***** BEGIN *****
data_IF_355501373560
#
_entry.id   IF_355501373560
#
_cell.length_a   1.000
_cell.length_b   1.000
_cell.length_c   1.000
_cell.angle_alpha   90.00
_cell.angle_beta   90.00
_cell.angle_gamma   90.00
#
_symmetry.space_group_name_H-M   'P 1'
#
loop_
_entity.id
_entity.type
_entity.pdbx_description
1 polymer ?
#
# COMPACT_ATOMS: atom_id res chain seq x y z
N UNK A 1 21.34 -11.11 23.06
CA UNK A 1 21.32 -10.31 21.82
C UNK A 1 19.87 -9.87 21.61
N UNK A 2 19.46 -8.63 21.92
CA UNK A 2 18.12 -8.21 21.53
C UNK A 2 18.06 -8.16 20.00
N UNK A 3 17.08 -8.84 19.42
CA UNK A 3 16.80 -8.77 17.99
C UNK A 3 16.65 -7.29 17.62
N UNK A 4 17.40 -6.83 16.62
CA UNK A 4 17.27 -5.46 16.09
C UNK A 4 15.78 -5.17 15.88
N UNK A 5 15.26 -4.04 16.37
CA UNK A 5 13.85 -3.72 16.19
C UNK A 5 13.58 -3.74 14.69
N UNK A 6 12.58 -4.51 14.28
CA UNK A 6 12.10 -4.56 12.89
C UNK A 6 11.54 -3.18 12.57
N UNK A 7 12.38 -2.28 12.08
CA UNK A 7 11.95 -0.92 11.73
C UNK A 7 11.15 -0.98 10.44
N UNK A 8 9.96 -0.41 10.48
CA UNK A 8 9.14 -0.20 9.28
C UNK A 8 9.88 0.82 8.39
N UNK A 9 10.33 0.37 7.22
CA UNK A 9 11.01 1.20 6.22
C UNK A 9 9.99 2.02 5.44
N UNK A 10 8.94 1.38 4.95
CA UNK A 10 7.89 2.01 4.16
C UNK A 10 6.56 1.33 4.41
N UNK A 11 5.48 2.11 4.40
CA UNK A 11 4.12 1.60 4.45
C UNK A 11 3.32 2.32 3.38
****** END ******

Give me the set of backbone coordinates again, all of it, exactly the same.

data_IF_355501373560
#
_entry.id   IF_355501373560
#
_cell.length_a   1.000
_cell.length_b   1.000
_cell.length_c   1.000
_cell.angle_alpha   90.00
_cell.angle_beta   90.00
_cell.angle_gamma   90.00
#
_symmetry.space_group_name_H-M   'P 1'
#
loop_
_entity.id
_entity.type
_entity.pdbx_description
1 polymer ?
#
# COMPACT_ATOMS: atom_id res chain seq x y z
N UNK A 1 21.34 -11.11 23.06
CA UNK A 1 21.32 -10.31 21.82
C UNK A 1 19.87 -9.87 21.61
N UNK A 2 19.46 -8.63 21.92
CA UNK A 2 18.12 -8.21 21.53
C UNK A 2 18.06 -8.16 20.00
N UNK A 3 17.08 -8.84 19.42
CA UNK A 3 16.80 -8.77 17.99
C UNK A 3 16.65 -7.29 17.62
N UNK A 4 17.40 -6.83 16.62
CA UNK A 4 17.27 -5.46 16.09
C UNK A 4 15.78 -5.17 15.88
N UNK A 5 15.26 -4.04 16.37
CA UNK A 5 13.85 -3.72 16.19
C UNK A 5 13.58 -3.74 14.69
N UNK A 6 12.58 -4.51 14.28
CA UNK A 6 12.10 -4.56 12.89
C UNK A 6 11.54 -3.18 12.57
N UNK A 7 12.38 -2.28 12.08
CA UNK A 7 11.95 -0.92 11.73
C UNK A 7 11.15 -0.98 10.44
N UNK A 8 9.96 -0.41 10.48
CA UNK A 8 9.14 -0.20 9.28
C UNK A 8 9.88 0.82 8.39
N UNK A 9 10.33 0.37 7.22
CA UNK A 9 11.01 1.20 6.22
C UNK A 9 9.99 2.02 5.44
N UNK A 10 8.94 1.38 4.95
CA UNK A 10 7.89 2.01 4.16
C UNK A 10 6.56 1.33 4.41
N UNK A 11 5.48 2.11 4.40
CA UNK A 11 4.12 1.60 4.45
C UNK A 11 3.32 2.32 3.38